The first lawsuit was filed by Kirk Adams and Russell Pearce, Speaker of the Arizona House and President-elect of the Arizona Senate, respectively, over their allegations that the list of potential nominees for the Arizona Independent Redistricting Commission (AIRC) forwarded to them by the Arizona Commission on Appellate Court Appointments includes people who don't meet the legal qualifications for the AIRC.
Specifically, they have targeted Republicans Steve Sossaman and Mark Schnepf and Independent Paul Bender. The Republicans, both East Valley farmers and businessmen, are elected members of irrigation district governing boards and Bender, a renowned law professor from ASU, has served on the courts of a couple of Native American tribal courts.
Adams and Pearce argue that these positions disqualify the threesome because AIRC members cannot have held "public office" for at least three years prior to their appointment to the AIRC.
Many observers think that the opposition to Sossaman and Schnepf is meant to serve as a smokescreen for their deep opposition to the possibility that Bender could end up on the commission. While Bender is "independent" in that he isn't registered with any party, he is an outspoken progressive.
He's also considered to be brilliant, even by his detractors (who often characterize him as a "brilliant pain in the neck" - only "neck" isn't the body part they name :) ).
Because of the immediacy of the need to commence the redistricting process, when the lawsuit was filed (called a "petition for special action") it included a request for expedited consideration.
That request was granted by Justice Pelander today.
The Pearce/Adams suit has been scheduled for oral arguments on Tuesday January 18, 2011 at 2 p.m. before the Arizona Supreme Court.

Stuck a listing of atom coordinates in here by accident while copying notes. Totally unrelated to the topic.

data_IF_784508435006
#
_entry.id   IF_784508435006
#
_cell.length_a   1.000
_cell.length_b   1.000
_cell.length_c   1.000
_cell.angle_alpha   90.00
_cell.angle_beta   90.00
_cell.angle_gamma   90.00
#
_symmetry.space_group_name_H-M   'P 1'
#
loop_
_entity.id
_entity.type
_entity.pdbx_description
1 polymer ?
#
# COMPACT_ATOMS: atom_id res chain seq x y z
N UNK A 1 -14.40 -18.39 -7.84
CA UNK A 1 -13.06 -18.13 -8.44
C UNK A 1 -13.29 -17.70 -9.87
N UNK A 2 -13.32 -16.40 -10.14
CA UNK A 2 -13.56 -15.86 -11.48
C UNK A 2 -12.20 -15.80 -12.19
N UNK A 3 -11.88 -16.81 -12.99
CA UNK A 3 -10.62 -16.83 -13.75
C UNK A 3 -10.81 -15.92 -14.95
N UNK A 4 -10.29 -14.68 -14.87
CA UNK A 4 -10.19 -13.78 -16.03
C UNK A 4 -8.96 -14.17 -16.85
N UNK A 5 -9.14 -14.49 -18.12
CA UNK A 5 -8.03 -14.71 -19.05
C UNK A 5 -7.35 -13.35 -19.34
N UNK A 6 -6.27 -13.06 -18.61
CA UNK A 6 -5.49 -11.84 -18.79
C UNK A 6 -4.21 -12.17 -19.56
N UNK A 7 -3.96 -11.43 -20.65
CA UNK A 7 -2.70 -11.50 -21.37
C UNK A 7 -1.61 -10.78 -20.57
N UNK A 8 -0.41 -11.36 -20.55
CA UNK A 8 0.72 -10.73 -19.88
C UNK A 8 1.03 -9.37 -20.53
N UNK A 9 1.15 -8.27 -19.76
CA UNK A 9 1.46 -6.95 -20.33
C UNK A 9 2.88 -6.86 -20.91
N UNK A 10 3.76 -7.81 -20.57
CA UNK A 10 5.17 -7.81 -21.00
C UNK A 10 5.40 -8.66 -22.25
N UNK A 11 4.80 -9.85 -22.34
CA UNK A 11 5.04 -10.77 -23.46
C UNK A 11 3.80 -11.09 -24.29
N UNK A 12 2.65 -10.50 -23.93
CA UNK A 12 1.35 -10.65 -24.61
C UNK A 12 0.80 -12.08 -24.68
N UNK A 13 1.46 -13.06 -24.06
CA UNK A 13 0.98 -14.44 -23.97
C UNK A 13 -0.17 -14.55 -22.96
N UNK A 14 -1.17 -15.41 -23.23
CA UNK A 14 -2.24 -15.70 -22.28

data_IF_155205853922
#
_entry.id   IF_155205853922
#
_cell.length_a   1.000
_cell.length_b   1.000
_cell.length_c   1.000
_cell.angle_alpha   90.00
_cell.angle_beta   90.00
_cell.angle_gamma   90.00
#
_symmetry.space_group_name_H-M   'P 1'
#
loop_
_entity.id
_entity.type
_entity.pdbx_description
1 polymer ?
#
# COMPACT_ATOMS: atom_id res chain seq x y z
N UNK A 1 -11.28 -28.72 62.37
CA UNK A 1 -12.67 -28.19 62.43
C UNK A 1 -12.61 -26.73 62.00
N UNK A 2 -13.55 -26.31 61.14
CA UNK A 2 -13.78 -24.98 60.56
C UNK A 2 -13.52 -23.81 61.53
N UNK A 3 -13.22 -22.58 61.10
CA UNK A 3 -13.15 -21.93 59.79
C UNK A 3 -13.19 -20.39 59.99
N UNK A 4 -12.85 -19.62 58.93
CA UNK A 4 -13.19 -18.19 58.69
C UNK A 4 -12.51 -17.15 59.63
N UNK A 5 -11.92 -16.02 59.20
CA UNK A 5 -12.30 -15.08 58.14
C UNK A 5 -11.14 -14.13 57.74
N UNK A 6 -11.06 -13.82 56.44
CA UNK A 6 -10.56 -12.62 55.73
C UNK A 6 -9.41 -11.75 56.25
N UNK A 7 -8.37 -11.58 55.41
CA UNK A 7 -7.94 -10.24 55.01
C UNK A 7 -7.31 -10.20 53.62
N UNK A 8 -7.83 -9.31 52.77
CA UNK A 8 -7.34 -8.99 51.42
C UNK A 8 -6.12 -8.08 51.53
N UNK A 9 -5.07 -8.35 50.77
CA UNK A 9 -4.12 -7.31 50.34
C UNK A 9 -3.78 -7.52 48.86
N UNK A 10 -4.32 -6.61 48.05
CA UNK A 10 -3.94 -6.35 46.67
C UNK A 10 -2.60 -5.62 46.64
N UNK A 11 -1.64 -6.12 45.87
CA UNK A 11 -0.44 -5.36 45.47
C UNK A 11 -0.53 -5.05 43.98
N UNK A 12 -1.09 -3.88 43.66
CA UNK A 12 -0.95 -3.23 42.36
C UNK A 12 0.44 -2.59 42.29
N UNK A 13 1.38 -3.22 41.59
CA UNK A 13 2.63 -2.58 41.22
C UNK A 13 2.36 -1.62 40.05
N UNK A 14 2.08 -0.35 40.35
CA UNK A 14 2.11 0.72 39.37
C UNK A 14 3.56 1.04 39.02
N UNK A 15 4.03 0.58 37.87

At that time, the lawyers will argue why the Court should/shouldn't interfere with the process.
More updates as they become available.
Previous posts on the redistricting process here, here, here, here, and here.
...Other Pearce-related updates:
- From KTAR.com -
The main champion of Arizona laws cracking down on illegal immigration won't be in Washington on Wednesday for the unveiling of proposed legislation to deny automatic citizenship to children of illegal immigrants.The other two legislators mentioned in the article/press release are likely to be Rep. John Kavanagh and Sen. Ron Gould, Republicans both. I've got calls out to verify that.
Arizona Senate spokesman Mike Philipsen says incoming Senate President Russell Pearce supports the legislation but has canceled his plans to attend the Washington news conference scheduled by legislators from Arizona and other states on their coordinated proposal.
Philipsen says Pearce is staying home to participate in state budget meetings and to prepare for the regular session starting Monday. Philipsen also cities the time required for the cross-country trip.
Two other Arizona legislators are expected to attend the Washington news conference.
- Word is out from LD18 that not everyone there is satisfied with the job Pearce has been doing, and a campaign committee, utilizing traditional funding instead of Clean Elections funding, to challenge him will form within the next couple of days. I'll publish more info when I learn more details.